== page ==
As humans, we’re born to survive. That used to simply mean ‘create more humans.’ Today, for you, it means ‘create art.’ But it always means creation.

That’s why everything matters. Because everything is art. Everything is art. A kind gesture. A passionate kiss. A beautiful smile. All this is art and it goes way beyond writing, painting, and music. We only suffer if we don’t create.

Pros know this. So when they’re not creating, they forgive themselves for not creating. They don’t dwell on their failures because they want pain to be a part of the process, not an excuse to prolong inaction. They want their pain to mean something. Pros look in the mirror and they don’t hate what they see.

They have compassion for themselves, no matter how many times they have to fall before they can fly.

You won’t write every day. You won’t meet all your deadlines. But regret won’t change that. Regret won’t help you create today. It’ll only turn pain into suffering. Regret is holding on to the past that’s trying to pass. Why don’t you let it pass? Only forgiveness can eliminate this friction.

There are many things in life that are outside our control. Creativity isn’t one of them. In fact, it’s one of the few things that is 100% up to us. But in order to exercise its power, we must take complete ownership of that fact.

Then, with careful timing, low expectations, and lots of forgiveness, we can start expressing our true self. It’s a little bit like golf: Ultimately, success is found by adjusting the last millimeters. But it starts with one bold hit, one true sentence, one confident stroke of a brush.

Your ocean of art, your river of creativity — they will flow from a single drop.

All These Flaws You See In Yourself Aren't Real Cover

All These Flaws You See In Yourself Aren’t Real

Right in the first Harry Potter book, J.K. Rowling introduces one of the most fascinating items in the entire wizarding world: The Mirror of Erised.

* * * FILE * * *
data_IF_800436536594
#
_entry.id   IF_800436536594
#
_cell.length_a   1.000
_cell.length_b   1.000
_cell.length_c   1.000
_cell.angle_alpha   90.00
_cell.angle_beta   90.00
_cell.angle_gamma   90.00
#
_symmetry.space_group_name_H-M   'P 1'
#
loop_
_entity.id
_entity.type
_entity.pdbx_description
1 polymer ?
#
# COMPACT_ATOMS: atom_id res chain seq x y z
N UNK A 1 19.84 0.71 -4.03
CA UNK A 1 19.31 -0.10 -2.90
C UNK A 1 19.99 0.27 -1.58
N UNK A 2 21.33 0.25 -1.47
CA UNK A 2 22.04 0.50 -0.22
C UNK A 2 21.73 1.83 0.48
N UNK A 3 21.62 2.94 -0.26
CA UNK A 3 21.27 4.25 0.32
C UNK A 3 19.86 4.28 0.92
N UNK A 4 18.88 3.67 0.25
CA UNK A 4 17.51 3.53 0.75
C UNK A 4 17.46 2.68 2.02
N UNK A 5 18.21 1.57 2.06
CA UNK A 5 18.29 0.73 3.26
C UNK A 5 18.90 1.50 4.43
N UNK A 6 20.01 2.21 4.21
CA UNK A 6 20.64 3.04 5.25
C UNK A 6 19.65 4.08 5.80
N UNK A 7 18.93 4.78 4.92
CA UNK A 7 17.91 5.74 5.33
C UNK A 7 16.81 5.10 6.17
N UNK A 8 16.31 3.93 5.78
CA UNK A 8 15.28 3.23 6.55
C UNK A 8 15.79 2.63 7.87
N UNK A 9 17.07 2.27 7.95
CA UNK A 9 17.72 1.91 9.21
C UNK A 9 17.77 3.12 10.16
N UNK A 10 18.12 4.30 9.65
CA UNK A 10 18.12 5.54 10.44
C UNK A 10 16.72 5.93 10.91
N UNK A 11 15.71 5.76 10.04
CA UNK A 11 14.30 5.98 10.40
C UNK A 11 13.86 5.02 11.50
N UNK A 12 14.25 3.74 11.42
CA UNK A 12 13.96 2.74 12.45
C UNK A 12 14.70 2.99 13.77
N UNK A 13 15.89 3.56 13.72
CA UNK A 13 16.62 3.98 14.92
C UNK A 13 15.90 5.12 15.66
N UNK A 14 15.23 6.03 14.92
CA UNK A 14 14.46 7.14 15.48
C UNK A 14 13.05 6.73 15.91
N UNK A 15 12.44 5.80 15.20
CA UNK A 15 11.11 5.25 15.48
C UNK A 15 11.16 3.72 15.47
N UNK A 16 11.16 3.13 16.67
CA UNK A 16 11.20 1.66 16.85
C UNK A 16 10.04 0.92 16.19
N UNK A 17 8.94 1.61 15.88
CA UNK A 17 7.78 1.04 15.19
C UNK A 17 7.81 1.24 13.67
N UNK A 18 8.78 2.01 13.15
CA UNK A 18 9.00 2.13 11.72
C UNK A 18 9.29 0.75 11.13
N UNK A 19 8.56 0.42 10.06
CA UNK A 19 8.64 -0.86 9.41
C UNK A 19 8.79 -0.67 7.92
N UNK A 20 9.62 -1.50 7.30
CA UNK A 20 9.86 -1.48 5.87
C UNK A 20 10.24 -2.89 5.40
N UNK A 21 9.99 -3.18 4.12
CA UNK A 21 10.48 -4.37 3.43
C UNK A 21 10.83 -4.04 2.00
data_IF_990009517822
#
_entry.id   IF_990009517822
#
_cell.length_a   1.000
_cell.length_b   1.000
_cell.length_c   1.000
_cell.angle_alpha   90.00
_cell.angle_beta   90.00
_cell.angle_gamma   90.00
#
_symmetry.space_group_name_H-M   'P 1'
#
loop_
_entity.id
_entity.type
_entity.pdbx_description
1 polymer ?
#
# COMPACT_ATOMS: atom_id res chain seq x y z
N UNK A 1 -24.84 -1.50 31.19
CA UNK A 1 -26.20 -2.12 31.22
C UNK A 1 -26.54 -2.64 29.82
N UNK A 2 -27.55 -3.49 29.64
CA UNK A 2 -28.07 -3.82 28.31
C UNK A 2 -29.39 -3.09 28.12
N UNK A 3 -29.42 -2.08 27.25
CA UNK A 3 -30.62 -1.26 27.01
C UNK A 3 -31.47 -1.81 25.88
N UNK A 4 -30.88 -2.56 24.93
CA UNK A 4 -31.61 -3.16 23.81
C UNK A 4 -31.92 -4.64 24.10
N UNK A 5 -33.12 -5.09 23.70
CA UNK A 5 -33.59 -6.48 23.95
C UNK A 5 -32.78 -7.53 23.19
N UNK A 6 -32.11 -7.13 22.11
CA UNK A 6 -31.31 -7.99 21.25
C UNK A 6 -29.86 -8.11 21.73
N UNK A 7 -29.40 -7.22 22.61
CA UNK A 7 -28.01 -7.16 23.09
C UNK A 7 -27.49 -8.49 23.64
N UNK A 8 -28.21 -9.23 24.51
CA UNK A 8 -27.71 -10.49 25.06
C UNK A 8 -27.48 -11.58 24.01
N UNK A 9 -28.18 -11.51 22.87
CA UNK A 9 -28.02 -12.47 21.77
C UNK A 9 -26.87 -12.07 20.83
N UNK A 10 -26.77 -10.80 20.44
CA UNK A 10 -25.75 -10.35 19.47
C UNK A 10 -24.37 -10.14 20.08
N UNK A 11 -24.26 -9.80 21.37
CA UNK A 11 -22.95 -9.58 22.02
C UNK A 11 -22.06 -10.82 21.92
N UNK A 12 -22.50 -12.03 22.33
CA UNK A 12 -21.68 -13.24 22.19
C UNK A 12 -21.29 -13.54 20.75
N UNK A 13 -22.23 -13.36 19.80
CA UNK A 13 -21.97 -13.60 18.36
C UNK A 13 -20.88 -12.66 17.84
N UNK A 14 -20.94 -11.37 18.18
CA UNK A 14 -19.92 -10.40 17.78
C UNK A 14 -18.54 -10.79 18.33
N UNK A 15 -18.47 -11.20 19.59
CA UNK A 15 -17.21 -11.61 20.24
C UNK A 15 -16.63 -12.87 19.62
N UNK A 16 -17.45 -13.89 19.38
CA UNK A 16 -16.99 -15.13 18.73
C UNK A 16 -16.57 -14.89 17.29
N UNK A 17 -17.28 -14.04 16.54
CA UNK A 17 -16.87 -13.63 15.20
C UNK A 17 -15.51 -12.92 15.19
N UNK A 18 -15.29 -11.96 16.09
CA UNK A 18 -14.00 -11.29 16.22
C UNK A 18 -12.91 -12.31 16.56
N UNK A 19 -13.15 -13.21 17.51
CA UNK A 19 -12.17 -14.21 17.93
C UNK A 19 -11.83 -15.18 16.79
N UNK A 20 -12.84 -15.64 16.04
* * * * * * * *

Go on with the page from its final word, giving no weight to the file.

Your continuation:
Erised is just ‘desire’ spelled backwards, which hints at what the mirror does: it shows you what you most desperately wish for in life. An Olympian might see themselves taking the gold, a steel mill worker might see a lavish lifestyle, and an orphan, like Harry, might see his parents.

We all have a mirror like that. A mirror in our head, teasing us with our desires. There’s nothing wrong with a little daydreaming, but when Dumbledore sees Harry gazing at the object, again and again, he tells him:

“It does not do to dwell on dreams and forget to live.”

Besides this oasis of wishful thinking, however, there’s a second mirror, tucked away in the depths of our mind. A mirror that’s much less kind, downright dangerous. It shows us everything that’s wrong with us.

I guess we could call it The Mirror of Swalf.

A 19th-Century Meme

Do you know where the word “okay” comes from? What may be the most universal, neutral affirmation in not just the English language, but cultures all around the world, actually started as a joke. A 19th-century meme, if you will.

Intellectuals in the 1830s intentionally misspelled two-word phrases, then abbreviated them to speak in code with other insiders. “KY” stood for “know yuse,” while “OW” was “oll wright.” The trend eventually faded, but one little quip unexpectedly made it from fad to phrase: “OK” or “oll korrect.”